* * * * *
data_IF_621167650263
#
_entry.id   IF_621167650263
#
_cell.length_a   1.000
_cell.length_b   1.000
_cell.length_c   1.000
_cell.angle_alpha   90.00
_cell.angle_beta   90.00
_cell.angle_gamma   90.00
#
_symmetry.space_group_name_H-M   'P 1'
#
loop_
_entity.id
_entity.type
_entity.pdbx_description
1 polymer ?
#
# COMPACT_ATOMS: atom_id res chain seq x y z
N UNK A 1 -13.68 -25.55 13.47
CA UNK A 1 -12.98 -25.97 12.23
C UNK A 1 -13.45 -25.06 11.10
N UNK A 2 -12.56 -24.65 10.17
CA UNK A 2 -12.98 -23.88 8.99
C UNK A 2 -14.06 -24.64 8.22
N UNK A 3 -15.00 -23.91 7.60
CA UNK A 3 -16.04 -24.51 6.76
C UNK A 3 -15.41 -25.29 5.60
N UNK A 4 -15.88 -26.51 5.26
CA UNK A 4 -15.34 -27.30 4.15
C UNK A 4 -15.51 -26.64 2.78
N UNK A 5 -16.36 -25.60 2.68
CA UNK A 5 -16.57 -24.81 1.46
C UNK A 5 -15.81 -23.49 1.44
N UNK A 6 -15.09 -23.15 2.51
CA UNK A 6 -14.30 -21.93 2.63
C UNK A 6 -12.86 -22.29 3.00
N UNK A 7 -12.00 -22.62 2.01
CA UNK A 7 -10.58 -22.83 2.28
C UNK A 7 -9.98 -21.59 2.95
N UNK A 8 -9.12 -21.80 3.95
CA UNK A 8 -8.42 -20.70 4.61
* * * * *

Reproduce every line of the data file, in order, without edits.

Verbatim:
data_IF_621167650263
#
_entry.id   IF_621167650263
#
_cell.length_a   1.000
_cell.length_b   1.000
_cell.length_c   1.000
_cell.angle_alpha   90.00
_cell.angle_beta   90.00
_cell.angle_gamma   90.00
#
_symmetry.space_group_name_H-M   'P 1'
#
loop_
_entity.id
_entity.type
_entity.pdbx_description
1 polymer ?
#
# COMPACT_ATOMS: atom_id res chain seq x y z
N UNK A 1 -13.68 -25.55 13.47
CA UNK A 1 -12.98 -25.97 12.23
C UNK A 1 -13.45 -25.06 11.10
N UNK A 2 -12.56 -24.65 10.17
CA UNK A 2 -12.98 -23.88 8.99
C UNK A 2 -14.06 -24.64 8.22
N UNK A 3 -15.00 -23.91 7.60
CA UNK A 3 -16.04 -24.51 6.76
C UNK A 3 -15.41 -25.29 5.60
N UNK A 4 -15.88 -26.51 5.26
CA UNK A 4 -15.34 -27.30 4.15
C UNK A 4 -15.51 -26.64 2.78
N UNK A 5 -16.36 -25.60 2.68
CA UNK A 5 -16.57 -24.81 1.46
C UNK A 5 -15.81 -23.49 1.44
N UNK A 6 -15.09 -23.15 2.51
CA UNK A 6 -14.30 -21.93 2.63
C UNK A 6 -12.86 -22.29 3.00
N UNK A 7 -12.00 -22.62 2.01
CA UNK A 7 -10.58 -22.83 2.28
C UNK A 7 -9.98 -21.59 2.95
N UNK A 8 -9.12 -21.80 3.95
CA UNK A 8 -8.42 -20.70 4.61